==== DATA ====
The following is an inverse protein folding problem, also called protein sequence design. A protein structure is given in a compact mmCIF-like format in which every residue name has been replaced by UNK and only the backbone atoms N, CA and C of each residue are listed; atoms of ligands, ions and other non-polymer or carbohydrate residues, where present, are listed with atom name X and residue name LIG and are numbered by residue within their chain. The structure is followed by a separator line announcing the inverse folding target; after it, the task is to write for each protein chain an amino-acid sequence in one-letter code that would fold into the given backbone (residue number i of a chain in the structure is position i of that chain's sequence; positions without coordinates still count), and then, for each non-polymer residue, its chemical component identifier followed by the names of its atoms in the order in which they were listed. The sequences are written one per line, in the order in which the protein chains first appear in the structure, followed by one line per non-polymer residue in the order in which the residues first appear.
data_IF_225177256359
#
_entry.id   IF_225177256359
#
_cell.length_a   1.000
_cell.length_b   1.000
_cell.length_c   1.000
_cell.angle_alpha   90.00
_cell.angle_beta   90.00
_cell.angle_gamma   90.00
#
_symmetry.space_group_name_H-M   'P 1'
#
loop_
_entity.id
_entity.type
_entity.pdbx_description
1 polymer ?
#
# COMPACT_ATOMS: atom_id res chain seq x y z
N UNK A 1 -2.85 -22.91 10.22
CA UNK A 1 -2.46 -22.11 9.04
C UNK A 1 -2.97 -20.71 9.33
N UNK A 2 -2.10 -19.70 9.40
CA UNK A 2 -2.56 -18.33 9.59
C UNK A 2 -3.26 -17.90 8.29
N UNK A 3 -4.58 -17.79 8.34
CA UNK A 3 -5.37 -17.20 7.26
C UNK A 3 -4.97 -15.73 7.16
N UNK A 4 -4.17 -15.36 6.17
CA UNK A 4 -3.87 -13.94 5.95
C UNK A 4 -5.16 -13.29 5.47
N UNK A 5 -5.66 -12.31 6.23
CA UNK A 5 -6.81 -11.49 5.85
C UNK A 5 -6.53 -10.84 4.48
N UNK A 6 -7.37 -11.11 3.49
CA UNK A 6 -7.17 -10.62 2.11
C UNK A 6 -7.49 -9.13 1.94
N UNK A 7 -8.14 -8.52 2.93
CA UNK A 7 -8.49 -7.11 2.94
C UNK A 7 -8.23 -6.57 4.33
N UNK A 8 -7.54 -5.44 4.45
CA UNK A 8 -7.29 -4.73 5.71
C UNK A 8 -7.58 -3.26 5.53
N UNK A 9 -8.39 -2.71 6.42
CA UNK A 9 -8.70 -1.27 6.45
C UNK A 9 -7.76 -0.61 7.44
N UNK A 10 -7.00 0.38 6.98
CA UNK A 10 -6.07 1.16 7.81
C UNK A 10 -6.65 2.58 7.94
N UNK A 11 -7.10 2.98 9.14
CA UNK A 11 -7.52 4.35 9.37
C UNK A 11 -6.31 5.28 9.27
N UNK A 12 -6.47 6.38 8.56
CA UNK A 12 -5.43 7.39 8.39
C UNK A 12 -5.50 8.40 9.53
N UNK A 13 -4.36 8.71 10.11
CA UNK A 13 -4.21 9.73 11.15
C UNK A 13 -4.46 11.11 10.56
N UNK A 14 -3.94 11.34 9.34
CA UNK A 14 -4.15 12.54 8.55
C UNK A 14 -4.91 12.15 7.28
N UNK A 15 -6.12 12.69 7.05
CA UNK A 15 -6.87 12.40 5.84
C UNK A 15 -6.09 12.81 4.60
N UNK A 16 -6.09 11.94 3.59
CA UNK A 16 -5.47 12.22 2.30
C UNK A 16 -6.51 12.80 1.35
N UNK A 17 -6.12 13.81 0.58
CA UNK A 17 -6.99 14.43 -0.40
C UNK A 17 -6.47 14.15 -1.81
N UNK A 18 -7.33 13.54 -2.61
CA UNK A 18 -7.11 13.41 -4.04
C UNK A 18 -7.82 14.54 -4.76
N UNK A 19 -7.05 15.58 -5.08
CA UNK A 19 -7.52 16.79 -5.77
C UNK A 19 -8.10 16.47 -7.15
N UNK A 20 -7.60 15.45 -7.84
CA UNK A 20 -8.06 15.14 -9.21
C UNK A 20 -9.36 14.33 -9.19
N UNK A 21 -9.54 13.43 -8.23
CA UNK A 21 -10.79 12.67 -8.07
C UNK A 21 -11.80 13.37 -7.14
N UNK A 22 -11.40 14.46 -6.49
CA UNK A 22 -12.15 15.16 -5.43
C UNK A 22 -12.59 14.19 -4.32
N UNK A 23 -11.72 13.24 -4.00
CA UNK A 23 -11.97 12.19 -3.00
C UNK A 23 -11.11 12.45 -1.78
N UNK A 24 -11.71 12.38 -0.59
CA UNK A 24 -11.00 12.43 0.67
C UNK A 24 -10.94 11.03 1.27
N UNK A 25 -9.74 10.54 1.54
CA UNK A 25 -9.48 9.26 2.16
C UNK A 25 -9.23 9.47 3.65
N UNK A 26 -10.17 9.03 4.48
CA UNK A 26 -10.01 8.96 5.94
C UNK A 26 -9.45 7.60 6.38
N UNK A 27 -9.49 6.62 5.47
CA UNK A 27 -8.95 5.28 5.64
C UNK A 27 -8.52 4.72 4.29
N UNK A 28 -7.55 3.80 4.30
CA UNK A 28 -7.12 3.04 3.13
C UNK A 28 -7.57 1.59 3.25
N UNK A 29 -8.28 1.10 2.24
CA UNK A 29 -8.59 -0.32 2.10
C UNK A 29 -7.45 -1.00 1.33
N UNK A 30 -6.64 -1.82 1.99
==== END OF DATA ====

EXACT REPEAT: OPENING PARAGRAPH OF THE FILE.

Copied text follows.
The following is an inverse protein folding problem, also called protein sequence design. A protein structure is given in a compact mmCIF-like format in which every residue name has been replaced by UNK and only the backbone atoms N, CA and C of each residue are listed; atoms of ligands, ions and other non-polymer or carbohydrate residues, where present, are listed with atom name X and residue name LIG and are numbered by residue within their chain. The structure is followed by a separator line announcing the inverse folding target; after it, the task is to write for each protein chain an amino-acid sequence in one-letter code that would fold into the given backbone (residue number i of a chain in the structure is position i of that chain's sequence; positions without coordinates still count), and then, for each non-polymer residue, its chemical component identifier followed by the names of its atoms in the order in which they were listed. The sequences are written one per line, in the order in which the protein chains first appear in the structure, followed by one line per non-polymer residue in the order in which the residues first appear.